WLTeach New Member

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    Aug 22, 2012

    I am in a similiar situation. I am a new teacher, three weeks into the year. Our Admin. notified us we would be evaluated multiple times. The Assistant Principal came in and said I see your rules and consequences are posted, now enforce them. He said you need to go in hard and then you can relax the rules a bit. The class is at the end of the day. I am following his direction. I just have to figure this out quickly.
     
  5. mopar

    mopar Multitudinous

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    I would definitely spend a little time talking to him about what you set up on the first day. Then he can help you make any changes that might be needed or you may not have thought of.

    I would definitely be a little more firm. This is many first year teacher's mistake. Don't let the students get away with the little things (or they will quickly become big things).
     
  6. MissScrimmage

    MissScrimmage Aficionado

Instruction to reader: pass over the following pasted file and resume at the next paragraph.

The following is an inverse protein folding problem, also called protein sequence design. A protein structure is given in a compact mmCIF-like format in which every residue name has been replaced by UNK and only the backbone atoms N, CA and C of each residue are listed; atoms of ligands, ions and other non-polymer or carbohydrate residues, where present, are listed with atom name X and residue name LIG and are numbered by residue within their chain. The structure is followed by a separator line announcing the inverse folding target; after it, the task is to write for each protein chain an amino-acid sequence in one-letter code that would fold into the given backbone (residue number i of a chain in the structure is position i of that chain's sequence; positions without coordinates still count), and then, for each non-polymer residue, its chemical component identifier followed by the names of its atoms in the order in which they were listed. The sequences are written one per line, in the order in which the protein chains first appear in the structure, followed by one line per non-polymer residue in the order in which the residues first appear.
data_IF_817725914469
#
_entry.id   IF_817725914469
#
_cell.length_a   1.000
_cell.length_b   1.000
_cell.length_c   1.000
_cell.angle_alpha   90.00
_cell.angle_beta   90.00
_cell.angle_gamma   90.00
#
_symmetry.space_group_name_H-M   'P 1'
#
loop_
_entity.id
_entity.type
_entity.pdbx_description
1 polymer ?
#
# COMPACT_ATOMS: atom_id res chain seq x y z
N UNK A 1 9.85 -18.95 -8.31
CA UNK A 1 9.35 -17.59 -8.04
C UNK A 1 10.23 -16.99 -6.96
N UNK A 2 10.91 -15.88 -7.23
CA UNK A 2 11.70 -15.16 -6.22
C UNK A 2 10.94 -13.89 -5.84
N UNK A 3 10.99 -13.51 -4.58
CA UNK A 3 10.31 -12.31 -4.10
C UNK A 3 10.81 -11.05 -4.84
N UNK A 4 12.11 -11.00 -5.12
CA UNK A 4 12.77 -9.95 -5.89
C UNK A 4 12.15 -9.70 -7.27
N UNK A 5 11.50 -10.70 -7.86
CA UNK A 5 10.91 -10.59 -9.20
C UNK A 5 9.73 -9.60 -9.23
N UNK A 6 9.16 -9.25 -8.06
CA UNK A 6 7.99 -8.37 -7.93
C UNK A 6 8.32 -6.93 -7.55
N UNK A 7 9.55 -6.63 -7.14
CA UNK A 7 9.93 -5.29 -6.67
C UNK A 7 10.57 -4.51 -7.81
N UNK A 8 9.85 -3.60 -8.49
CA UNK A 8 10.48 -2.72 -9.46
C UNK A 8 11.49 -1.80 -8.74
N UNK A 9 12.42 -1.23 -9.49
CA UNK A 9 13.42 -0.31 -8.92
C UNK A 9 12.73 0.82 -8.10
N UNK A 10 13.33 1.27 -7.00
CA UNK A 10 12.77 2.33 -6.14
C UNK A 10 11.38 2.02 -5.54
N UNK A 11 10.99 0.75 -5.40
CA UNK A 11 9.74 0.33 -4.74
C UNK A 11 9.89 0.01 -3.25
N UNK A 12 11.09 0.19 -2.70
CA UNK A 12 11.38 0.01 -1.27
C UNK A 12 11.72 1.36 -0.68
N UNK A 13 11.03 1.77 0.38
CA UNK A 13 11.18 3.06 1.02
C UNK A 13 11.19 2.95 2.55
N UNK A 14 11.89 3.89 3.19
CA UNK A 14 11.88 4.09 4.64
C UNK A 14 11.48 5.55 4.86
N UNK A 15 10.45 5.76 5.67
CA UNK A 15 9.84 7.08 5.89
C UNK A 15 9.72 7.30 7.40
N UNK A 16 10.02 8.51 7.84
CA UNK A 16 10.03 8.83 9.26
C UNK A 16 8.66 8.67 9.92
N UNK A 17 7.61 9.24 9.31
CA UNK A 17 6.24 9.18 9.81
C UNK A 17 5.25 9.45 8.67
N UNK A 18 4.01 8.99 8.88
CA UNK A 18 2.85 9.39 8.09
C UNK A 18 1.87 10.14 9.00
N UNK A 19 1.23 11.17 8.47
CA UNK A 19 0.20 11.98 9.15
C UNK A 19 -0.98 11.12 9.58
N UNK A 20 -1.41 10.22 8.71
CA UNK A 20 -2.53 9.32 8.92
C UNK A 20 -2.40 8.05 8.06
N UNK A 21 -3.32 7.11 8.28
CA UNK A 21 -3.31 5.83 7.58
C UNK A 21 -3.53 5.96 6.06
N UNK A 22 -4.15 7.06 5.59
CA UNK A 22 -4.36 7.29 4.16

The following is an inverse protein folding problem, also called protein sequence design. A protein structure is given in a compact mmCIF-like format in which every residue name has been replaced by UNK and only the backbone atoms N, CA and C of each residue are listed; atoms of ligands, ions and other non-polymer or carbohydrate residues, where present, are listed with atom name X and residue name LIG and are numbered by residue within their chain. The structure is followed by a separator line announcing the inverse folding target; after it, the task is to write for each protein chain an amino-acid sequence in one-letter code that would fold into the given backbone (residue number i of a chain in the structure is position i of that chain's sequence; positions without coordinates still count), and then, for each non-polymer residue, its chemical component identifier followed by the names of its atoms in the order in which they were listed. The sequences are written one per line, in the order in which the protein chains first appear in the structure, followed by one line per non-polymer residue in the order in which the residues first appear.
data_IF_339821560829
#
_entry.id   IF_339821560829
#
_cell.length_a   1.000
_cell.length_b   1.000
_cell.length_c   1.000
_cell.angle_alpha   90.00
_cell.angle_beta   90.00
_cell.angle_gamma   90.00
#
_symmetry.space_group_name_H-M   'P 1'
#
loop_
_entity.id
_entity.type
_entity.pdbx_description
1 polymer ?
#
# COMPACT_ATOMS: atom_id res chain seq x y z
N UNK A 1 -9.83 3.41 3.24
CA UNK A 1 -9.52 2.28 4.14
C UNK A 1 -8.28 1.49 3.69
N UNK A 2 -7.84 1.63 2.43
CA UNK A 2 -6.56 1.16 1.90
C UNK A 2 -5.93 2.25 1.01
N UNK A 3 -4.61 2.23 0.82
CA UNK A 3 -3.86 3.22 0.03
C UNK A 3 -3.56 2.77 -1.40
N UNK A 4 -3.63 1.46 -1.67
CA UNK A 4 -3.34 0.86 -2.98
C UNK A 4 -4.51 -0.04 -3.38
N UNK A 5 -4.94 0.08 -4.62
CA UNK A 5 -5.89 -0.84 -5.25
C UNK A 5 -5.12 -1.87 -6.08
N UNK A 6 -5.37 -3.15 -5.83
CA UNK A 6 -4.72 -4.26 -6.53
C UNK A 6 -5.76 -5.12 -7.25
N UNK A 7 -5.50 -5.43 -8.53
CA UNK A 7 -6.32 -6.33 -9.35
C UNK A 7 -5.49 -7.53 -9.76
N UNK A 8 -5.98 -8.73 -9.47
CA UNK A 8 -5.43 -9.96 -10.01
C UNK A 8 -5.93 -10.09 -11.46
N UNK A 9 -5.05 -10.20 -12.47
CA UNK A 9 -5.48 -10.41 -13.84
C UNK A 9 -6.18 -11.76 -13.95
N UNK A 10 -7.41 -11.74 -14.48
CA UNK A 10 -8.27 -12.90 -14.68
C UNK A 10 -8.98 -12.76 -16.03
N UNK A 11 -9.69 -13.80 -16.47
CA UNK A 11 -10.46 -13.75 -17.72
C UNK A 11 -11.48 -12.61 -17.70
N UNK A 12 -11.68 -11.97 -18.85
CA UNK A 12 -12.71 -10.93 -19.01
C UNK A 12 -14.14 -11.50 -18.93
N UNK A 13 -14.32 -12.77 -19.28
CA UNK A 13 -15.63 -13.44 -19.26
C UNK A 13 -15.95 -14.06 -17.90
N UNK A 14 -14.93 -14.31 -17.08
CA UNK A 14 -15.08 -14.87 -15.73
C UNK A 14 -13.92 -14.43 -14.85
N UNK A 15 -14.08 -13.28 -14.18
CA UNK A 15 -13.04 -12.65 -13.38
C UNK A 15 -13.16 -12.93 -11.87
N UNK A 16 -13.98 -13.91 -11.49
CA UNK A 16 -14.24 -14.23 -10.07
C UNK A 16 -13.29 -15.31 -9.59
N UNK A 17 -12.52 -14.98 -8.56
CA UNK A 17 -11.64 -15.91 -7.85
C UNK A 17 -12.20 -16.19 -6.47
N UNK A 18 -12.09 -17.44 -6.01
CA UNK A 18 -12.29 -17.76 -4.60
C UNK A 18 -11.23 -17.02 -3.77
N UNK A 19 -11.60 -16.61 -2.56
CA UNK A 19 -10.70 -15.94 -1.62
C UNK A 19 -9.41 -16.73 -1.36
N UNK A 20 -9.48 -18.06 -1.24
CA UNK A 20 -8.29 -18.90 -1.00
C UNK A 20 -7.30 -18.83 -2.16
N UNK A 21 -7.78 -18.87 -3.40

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    I totally agree. What have you done to enforce your expectations? It's not enough to just say them on the first day. Your principal seems helpful. It's okay for admin to know things are a little rough - you are brand new! There's a steep learning curve and time to learn before June!
     
  7. Aliceacc

    Aliceacc Multitudinous

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    Aug 22, 2012

    I agree.

    And don't feel badly that the lead teacher said something. If a new teacher is struggling, it's important to get him or her help now. These things tend to get better, not worse, if they're not handled right away. That surprise observation was the first step in helping you to become the teacher you want to be.